Op GRANBY - 25 Years Ago

A couple more dits...

Radio Procedure:

As my unit was one of the very first to arrive and we all sat in Baldrick Lines ‘waiting for the boat’ our higher-ups decided it would be a great idea if we could help our American allies by taking up some of the slack, which is why we ended up with the responsibility of manning two sangers at the end of Al Jubayl docks with callsigns of Grey Cat One and Grey Cat Two.
With two of us allocated to each and pulling a 12 hour shift we scanned the waters around the harbour, roasted in the sun and got very bored.

greycat.jpg

Grey Cat Two Sangar, Al Jubayl, Oct 90​

After a week or so doing these the admin finally got sorted and we ended up with meals brought to us and brew kit issued (water to be boiled on a hexi stove).
I was during this time that on one shift my sangar (Grey Cat Two) ran out of milk.
So I did the only thing I could do and got on the radio to ask the other sangar if they had any spare.
Now this is where I realise I’d been a little foolish. The radio was provided by the Americans and on their net.
I was promptly told off by whoever was monitoring the net. It was also at this point I realised that our coy commander, an A&SH Aden veteran came on the net to berate me as he’d managed to get a set in his office.
Then he decided that wasn’t enough and came for a visit.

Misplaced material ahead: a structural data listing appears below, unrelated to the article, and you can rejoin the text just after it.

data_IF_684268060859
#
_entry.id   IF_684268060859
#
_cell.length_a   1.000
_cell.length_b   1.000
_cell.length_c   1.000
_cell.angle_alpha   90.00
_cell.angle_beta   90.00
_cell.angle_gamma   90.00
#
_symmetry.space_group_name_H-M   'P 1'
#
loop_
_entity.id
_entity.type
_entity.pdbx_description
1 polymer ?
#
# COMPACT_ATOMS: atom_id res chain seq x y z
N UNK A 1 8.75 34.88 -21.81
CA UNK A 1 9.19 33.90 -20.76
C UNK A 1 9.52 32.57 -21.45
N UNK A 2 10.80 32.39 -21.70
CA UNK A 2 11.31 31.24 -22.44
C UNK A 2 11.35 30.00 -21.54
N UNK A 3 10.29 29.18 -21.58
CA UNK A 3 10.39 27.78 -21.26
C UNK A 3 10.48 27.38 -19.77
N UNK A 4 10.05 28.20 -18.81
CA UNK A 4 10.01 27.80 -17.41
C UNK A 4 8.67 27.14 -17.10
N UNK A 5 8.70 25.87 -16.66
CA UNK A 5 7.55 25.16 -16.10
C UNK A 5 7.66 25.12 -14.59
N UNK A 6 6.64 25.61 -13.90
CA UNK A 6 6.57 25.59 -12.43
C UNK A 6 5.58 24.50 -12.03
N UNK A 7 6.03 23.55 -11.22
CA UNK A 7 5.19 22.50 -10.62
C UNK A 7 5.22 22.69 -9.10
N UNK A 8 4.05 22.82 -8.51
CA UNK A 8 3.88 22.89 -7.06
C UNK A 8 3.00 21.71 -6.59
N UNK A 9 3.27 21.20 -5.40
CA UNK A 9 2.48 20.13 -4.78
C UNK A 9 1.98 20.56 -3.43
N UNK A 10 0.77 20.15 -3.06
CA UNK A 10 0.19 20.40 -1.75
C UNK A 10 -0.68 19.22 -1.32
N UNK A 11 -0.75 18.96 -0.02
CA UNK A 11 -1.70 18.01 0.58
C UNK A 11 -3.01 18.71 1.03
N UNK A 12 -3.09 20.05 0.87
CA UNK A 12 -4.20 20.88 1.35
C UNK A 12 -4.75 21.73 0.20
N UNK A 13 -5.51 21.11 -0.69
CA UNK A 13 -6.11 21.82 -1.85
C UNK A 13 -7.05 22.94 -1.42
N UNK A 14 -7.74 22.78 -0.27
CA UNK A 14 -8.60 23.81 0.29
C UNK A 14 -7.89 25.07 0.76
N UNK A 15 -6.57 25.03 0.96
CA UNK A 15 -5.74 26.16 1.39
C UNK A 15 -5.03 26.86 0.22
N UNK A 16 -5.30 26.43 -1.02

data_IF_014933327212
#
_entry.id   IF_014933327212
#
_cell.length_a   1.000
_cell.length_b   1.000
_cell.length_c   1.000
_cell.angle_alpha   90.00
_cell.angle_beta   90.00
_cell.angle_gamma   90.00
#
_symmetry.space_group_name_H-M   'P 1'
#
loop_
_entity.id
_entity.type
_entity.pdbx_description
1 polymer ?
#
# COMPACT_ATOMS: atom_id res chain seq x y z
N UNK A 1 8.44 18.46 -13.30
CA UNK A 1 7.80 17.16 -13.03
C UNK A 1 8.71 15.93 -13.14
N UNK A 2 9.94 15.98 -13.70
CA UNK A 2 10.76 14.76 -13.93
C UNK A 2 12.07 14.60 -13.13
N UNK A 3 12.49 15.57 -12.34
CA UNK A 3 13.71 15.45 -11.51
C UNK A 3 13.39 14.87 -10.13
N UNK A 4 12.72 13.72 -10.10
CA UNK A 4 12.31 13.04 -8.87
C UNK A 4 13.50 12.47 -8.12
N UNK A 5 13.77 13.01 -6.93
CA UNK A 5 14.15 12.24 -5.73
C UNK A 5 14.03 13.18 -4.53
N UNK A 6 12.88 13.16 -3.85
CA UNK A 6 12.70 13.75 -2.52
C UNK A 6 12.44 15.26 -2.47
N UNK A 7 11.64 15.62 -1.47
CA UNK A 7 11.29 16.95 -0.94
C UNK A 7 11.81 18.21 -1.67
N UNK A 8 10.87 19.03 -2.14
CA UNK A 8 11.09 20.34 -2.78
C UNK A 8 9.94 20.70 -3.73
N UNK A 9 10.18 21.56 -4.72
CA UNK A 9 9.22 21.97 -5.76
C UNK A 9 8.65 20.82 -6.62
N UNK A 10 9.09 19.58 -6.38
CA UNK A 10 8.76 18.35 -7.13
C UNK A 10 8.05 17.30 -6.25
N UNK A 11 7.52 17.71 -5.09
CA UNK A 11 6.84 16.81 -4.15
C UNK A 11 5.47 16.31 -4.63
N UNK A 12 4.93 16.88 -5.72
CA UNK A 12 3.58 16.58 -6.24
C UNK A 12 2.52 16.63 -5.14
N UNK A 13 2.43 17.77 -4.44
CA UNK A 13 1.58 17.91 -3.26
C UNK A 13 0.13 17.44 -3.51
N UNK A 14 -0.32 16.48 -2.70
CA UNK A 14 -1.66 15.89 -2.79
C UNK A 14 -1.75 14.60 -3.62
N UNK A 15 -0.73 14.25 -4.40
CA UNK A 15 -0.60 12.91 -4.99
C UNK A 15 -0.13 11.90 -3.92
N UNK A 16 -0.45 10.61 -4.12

I was royally dragged over the coals and, quite rightfully, put in my place for making us Brits look unprofessional.

A week later we found ourselves in an identical position with no milk at our sangar with hours to go before our relief decided that I should try something different.

‘Hello Grey Cat One, this is Grey Cat Two, over’

‘This is Grey Cat One, send over’

‘Do you have any bovine mammary fluid in your location, over’

‘Roger, over…’

And I got away with it that time. I shudder to think of the trouble I would have been in had I been rumbled!
As an afternote, our OC turned out to be an utterly top bloke. He was the 2 i/c HQ Regt 1(BR) Corps (my parent unit) and he did a hell of a lot for us without our realising until much, much later. From acquiring lots of US parkas to help with stagging on once we’d gone into the desert, to buying lots of thermos flasks and allowing local sellers to setup stalls once or twice week in Baldrick Lines who would sell you camp beds, blankets and other such things to make life a little easier.